Winning at the game of life

While some believe a degree provides little benefit to NFL players, Caro disagrees. “Although these athletes may have achieved fortune and fame without a college degree, the value of higher education cannot be underestimated,” she explains. “The skills and knowledge learned can allow for the pursuit of opportunities that may have otherwise been out of reach.”

It’s a sentiment shared by Chris Bolte, CEO of Paysa, who says, “NFL players should definitely finish their degrees – it can only help them get what they are worth over a longer time span – not for just a few short years when they are active as players.”

Football fans tend to assume that NFL players make gobs of money, but those are the high-profile players like Andrew Luck and Tyrod Taylor ($27 million a year), Josh Norman ($24 million), and Cam Newton ($23 million). However, the typical player earns much less – although it’s not chump change.

“The average annual salary is around $860,000, but that’s just for that limited time frame, and when you factor in taxes and other expenses that the player ends up incurring during his time on the field, it’s important to have a plan B after the NFL.” In fact, Bolte recently explained how tech is a better bet than sports for those who want to become millionaires.

But for players savvy enough to complete their degree requirements, Bolte says the opportunities are plentiful. “Think about all the former players that got their degrees and went on to launch successful second careers, using their initial success in the NFL as a springboard for even greater earning potential down the road.”

“Take for example, Harris Barton, who played college football for UNC, got his degree in finance, and then went on to play for the 49ers,” Bolte says. “After pro football, he went on to start a venture firm with teammates Ronnie Lott and Joe Montana, and then later started his own angel investment firm.”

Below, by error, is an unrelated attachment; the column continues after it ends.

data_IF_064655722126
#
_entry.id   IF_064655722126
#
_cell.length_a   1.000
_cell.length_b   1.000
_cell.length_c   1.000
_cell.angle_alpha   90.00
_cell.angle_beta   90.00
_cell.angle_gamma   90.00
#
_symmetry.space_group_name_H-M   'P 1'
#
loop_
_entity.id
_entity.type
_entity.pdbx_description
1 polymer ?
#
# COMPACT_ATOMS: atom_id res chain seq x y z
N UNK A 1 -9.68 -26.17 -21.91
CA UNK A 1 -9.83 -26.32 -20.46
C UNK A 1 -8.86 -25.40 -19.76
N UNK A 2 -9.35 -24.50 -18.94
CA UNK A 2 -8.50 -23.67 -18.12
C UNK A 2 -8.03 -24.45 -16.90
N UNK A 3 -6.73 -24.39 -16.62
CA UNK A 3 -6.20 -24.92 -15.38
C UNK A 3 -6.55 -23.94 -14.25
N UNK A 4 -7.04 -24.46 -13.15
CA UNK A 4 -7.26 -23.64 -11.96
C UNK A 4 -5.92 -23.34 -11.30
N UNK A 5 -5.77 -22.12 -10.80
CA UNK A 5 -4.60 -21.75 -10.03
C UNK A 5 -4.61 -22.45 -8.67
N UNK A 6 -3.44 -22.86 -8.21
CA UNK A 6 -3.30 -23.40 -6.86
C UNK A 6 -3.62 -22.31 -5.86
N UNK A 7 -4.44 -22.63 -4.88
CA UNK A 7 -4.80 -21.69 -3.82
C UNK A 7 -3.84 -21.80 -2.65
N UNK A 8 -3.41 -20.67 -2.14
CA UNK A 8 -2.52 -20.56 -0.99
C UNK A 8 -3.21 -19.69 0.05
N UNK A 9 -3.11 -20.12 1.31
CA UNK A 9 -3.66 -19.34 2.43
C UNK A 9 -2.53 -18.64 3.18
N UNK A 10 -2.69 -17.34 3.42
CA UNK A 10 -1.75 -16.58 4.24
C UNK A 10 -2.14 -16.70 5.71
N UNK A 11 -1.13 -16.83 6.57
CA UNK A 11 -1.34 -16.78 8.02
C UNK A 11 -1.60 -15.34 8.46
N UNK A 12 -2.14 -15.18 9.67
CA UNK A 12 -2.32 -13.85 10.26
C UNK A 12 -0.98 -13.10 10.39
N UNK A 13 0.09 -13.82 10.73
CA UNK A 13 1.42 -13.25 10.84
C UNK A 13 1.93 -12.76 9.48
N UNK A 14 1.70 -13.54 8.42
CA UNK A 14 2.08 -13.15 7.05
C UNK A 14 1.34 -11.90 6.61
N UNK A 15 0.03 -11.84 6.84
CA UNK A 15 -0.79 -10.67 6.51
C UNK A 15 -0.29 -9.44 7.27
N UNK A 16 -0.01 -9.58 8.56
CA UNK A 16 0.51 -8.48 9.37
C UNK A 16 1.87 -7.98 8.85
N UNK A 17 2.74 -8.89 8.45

Also, Steve Young has a law degree, and so does Tim Green, who is a practicing attorney and bestselling New York Times author. Troy Vincent has a bachelor’s degree from Thomas Edison and is the NFL’s executive vice president.

NFL players leave the field at a relatively young age. But long after they cease to hear the roar of the crowd, they can find fulfillment in other types of employment. “Thinking beyond the NFL, with a degree as part of the plan, is undoubtedly an important step for current and former players who want the best for themselves and their families,” Bolte concludes.

And, there’s another benefit: when current and former NFL players obtain a degree, it sends a message to millions of NFL fans that education is important.

Terri Williams
Terri Williams graduated with a B.A. in English from the University of Alabama at Birmingham. Her education, career, and business articles have been featured on Yahoo! Education, U.S. News & World Report, The Houston Chronicle, and in the print edition of USA Today Special Edition. Terri is also a contributing author to "A Practical Guide to Digital Journalism Ethics," a book published by the Center for Digital Ethics and Policy at Loyola University Chicago.